Looking For Value Stocks?
First let me start by telling you why I am qualified to provide insight into equities research. I hold a B.A. in Economics and an M.B.A. in Finance, and have worked for one of the top two Investment Banks in the world in their Hedge Fund group for 5 years. I have done extensive independent research in the U.S. and European equities markets and feel confident in my approach to value investing.
Rule number 1: Know the company you would like to invest in. This sounds like a simple request, however, it’s one that causes investors to stumble over and over and over. The simplicity of this statement is what causes such a perplexing reaction. Why would anybody invest capital with a company they don’t know anything about? People do it every day. I promise you. So in short, do your best to understand the niche within which you would like to invest, understand the products, and what makes the industry tick. Once you understand the products you will have a better opportunity to understand the greater economic factors that affect the share prices of stocks within that sector or industry. If you know who Benjamin Graham is, then you know that he espouses this model in his book, The Intelligent Investor.
Rule number 2: Look for an equity investment with a strong earnings per share ratio. What this tells you is that the share price is trading at a discount given the amount of revenue generate per share. These types of stocks are generally in a depressed state for one reason or another, but if they have a strong Return on Equity value (talked about next), they will likely bounce back in the coming years.
Rule Number 3: Look for signals of strength from the financial ratios. You should look for businesses that show either a strong return on equity or a strong earnings yield. You usually will not find both. Here’s why. Businesses generate cash, the good ones generate a whole lot of it. This cash doesn’t do anything for them in a Money Market account, so it must be deployed in order to have it “work” for the business. A growing company, with a strong return on equity, generally a few percentage points above the risk free rate will reinvest that capital into the business, with the expectation that through operations the cash will earn, on average, the amount of the average Return on Equity figure. A high earnings yield on the other hand signals that a company has reached its pinnacle and is no longer in a growth mode. Corporations in this position are generally very well established, with large cash stores, and are willing to pay shareholders a Quarterly, Semi-Annual or Annual dividend as a bonus for continuing to hold their shares. This provides incentive for shareholders not only to stay, but to come into a particular equity, with the expectation of future dividends down the road. Your investment horizon will determine which direction you should go. Longer term, aim for the high Return on Equity option, and shorter term, look for the high earnings yield option.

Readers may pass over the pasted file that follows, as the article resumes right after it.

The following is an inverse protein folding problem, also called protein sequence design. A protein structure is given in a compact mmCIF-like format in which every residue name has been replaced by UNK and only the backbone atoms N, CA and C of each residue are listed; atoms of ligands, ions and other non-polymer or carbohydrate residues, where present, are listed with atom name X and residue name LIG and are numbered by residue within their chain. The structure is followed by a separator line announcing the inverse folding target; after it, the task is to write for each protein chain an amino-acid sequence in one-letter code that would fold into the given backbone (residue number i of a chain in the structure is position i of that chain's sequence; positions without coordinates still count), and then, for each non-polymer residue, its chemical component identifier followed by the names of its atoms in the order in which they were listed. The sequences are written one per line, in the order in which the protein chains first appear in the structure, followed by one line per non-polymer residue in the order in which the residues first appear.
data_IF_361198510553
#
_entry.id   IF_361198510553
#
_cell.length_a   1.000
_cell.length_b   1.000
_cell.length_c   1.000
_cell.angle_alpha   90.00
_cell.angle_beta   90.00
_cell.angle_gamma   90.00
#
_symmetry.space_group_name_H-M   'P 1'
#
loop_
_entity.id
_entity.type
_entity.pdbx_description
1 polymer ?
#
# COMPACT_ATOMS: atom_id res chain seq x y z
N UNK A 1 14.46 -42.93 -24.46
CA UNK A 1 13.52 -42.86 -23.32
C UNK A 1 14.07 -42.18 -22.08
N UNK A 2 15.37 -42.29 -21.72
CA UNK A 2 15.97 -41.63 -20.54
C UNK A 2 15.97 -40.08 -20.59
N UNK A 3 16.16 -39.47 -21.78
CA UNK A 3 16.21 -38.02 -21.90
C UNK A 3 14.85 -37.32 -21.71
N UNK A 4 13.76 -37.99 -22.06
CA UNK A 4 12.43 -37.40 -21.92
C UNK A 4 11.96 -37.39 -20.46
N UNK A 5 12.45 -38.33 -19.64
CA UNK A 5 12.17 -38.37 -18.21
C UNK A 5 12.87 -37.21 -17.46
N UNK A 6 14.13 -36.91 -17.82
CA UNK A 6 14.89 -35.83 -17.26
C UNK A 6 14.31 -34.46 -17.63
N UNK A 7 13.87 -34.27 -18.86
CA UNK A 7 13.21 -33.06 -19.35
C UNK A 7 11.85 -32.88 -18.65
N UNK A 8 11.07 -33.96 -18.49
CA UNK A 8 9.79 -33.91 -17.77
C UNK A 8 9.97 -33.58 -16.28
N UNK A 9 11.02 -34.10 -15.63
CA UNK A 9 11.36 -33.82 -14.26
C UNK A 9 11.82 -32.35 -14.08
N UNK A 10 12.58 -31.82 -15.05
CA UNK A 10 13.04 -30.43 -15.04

So what did we learn? Bet on companies that you know and know well. Look for strong Earnings Per Share ratios, combined with strong Return on Equity and/or Dividend Yield. If you can examine and narrow your search by these factors you will greatly increase your chances of beating the major market indices.